Arlo McKinley with special guest Brandon Laxton at Big Draft Brewing

All Ages
Saturday, August 13
Doors: 7pm
$15

It’s proof that the bad days do get better…It’s proof that love is still alive . . 

In 2019, Arlo McKinley played a show at the High Watt in Nashville. While he had years of such gigs on the DIY singer-songwriter circuit behind him, this night was different. In the audience was one of his musical heroes, John Prine. When they met briefly beforehand, Prine, who never gave praise lightly, told Arlo he was a fan. 

McKinley recalls, “Just that moment, if that’s where it ended, it would’ve been one of the coolest things that ever happened to me, something I remembered forever.” 

But it didn’t end there. Shortly after, he was signed to Oh Boy Records, Prine’s indie label. Arlo came into 2020 with the momentum of a new album on deck – his first with a producer and a street team – and an international tour booked. Then things took a strange turn. 

“Right before the record came out, my mother passed away,” he says. “She had always supported me and she didn’t get to see this stuff happen for me. Then one of my best friends died shortly after. And I lost two other friends to drug addiction. I was trying to navigate through all the emotions of that.” 

And of course, like all musicians that year, he couldn’t tour. 

A soft-spoken introvert who’s open about his past drink and drug addictions, McKinley had to look to himself to find comfort. And in the process, he wrote the songs for what’s become his latest release, the aptly-titled This Mess We’re In. 

When talking about his music, McKinley often uses the word “navigate.” And indeed, the eleven songs on This Mess We’re In feel like compasses to help orient himself in an uncertain world. The opener “I Don’t Mind,” an ode to self-forgiveness that gathers a quiet power through each verse, sets the mood. From the plaintive reckonings of lives in limbo on “City Lights” and “Back Home” to the delicate devastation of “Stealing Dark From The Night Sky” and the catchy, Neil Young-grooved “Rushintherug,” through the gorgeous, widescreen piano-and-strings balladry of the title track and the hymn-like “Here’s To The Dying,” these are songs that take their time revealing their secrets.  They come from deep inside and go deep inside, speaking to you through McKinley’s warm, oaky voice and leaving you a little different than how you came in. They make you feel seen, recognized.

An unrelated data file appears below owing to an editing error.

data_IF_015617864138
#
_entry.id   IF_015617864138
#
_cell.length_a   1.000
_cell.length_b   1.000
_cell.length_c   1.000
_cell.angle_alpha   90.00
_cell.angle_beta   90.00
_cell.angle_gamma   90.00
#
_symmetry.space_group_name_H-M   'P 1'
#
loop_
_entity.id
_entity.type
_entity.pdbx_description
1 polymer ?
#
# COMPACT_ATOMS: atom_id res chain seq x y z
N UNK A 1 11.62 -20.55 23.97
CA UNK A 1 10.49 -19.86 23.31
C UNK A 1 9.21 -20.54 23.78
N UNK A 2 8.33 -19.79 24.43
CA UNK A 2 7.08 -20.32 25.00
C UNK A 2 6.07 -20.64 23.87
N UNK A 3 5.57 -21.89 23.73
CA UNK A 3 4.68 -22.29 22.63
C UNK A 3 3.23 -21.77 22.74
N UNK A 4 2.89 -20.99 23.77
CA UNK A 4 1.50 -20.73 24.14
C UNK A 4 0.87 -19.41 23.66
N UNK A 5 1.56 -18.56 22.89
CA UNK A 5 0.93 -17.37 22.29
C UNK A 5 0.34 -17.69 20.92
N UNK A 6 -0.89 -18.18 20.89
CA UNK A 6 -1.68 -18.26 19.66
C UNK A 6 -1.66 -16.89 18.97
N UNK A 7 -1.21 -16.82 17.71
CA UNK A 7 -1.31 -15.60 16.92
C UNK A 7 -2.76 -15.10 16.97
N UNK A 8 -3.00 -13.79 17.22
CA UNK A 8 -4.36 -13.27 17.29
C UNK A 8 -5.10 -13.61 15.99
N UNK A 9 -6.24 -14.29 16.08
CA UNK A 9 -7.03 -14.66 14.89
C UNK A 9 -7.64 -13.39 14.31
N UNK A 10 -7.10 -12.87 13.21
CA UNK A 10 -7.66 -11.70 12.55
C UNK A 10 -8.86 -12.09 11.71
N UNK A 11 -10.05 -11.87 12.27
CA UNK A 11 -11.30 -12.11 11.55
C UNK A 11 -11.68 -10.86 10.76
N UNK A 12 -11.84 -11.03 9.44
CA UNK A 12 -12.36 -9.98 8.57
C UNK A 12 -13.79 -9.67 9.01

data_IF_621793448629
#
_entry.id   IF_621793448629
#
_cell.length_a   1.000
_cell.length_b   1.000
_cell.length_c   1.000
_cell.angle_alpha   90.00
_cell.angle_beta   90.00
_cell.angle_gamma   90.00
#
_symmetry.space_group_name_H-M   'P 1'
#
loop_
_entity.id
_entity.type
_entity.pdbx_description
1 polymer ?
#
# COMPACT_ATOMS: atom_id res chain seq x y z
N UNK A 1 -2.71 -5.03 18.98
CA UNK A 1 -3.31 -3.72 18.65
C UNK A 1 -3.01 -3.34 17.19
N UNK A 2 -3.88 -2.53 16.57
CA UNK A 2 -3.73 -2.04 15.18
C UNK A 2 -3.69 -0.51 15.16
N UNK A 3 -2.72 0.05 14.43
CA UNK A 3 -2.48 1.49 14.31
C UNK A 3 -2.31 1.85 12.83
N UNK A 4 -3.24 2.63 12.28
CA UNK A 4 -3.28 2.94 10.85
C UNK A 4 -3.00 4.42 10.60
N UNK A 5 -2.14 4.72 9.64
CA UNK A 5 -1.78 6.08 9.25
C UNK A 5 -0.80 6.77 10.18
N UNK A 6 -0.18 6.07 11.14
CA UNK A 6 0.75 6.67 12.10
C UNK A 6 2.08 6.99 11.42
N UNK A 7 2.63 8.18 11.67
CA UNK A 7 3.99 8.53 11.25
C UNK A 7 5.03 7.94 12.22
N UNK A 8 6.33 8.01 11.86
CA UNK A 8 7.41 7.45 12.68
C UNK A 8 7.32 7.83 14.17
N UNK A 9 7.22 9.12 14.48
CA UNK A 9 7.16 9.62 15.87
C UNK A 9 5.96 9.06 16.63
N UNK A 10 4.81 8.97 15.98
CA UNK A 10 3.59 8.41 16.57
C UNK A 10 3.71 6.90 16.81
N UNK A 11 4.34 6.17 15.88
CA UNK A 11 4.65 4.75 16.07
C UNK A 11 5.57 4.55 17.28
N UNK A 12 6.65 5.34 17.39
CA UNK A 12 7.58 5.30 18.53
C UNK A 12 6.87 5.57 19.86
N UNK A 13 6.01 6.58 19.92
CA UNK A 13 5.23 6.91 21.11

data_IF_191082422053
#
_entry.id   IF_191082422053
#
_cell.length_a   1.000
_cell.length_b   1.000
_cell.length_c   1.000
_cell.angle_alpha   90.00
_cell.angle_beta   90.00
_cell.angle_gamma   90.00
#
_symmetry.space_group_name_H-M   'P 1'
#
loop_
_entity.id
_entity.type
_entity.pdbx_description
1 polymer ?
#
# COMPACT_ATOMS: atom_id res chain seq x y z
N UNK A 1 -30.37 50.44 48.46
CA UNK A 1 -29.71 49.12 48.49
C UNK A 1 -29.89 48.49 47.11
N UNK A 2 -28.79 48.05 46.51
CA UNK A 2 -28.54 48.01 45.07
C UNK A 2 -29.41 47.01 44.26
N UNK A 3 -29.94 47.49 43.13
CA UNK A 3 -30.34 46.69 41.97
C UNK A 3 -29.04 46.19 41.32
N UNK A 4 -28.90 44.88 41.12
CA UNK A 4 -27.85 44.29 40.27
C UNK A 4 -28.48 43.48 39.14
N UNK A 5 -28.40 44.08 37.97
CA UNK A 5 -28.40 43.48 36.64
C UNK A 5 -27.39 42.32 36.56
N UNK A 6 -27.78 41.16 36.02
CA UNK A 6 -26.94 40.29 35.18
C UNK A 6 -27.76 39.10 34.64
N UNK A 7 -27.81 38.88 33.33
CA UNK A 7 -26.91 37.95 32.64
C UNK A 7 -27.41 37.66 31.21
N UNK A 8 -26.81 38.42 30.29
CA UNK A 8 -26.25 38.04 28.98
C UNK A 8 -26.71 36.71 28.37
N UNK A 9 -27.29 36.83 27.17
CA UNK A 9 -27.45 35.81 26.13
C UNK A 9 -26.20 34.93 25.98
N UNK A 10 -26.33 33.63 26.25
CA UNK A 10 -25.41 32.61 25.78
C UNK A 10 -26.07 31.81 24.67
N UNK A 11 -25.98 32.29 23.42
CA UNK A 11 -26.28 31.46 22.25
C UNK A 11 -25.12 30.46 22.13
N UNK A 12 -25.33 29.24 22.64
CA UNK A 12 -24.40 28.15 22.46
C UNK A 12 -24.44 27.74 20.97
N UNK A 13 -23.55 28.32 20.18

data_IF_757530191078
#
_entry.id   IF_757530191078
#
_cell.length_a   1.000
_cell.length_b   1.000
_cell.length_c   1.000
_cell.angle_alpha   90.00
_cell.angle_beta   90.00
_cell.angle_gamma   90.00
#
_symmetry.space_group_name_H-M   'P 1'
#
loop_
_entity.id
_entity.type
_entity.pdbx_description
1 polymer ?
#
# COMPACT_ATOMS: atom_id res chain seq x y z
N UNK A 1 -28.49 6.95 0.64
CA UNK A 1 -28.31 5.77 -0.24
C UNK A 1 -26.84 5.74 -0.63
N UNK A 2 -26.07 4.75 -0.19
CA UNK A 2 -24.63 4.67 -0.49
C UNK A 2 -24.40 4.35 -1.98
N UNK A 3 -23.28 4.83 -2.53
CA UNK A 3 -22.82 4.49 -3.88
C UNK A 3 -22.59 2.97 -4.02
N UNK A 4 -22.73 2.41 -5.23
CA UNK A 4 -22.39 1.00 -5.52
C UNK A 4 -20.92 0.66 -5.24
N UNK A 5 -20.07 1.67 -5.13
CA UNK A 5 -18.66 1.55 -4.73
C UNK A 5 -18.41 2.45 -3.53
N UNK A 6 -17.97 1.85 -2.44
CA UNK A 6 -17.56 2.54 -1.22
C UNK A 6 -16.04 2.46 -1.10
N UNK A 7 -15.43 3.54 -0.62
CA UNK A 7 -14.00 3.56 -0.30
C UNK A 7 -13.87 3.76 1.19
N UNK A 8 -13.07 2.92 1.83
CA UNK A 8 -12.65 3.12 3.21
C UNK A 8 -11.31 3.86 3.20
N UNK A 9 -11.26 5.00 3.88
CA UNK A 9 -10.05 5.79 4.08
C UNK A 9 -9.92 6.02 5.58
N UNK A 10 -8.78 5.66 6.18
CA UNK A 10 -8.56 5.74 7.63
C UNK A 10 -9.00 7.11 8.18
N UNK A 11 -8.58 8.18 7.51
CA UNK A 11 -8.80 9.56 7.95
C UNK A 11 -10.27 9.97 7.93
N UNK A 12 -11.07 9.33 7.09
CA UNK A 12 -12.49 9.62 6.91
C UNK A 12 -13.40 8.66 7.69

That feeling is borne out by the many personal letters that Arlo receives from fans.  “When I wonder if I’m doing the right thing or not with my life, these messages make me realize that I am,” he says. 

Music has always had special meaning for McKinley. Born and raised in Cincinnati, he started singing in Baptist church when he was eight. At home, the family record collection included everything from George Jones to Otis Redding. As a teen, inspired by his dad and uncle, who played guitars in church, Arlo learned some power chords and figured out every song on the first Social Distortion album. “From there, I taught myself,” he says.

But a full-time music career was still years away.  Through his twenties and early thirties, he worked at a record store, gigged with a duo called The Great Depression and “dabbled in songwriting.” Weirdly, it wasn’t until he found himself in what seemed like a dead-end job delivering tuxedos that he decided to pursue music. “I did that for years, driving from Cincinnati to Detroit and back, but it gave me a lot of time to think and listen to music. That’s when I started writing the songs that led to up to what I’m doing now.”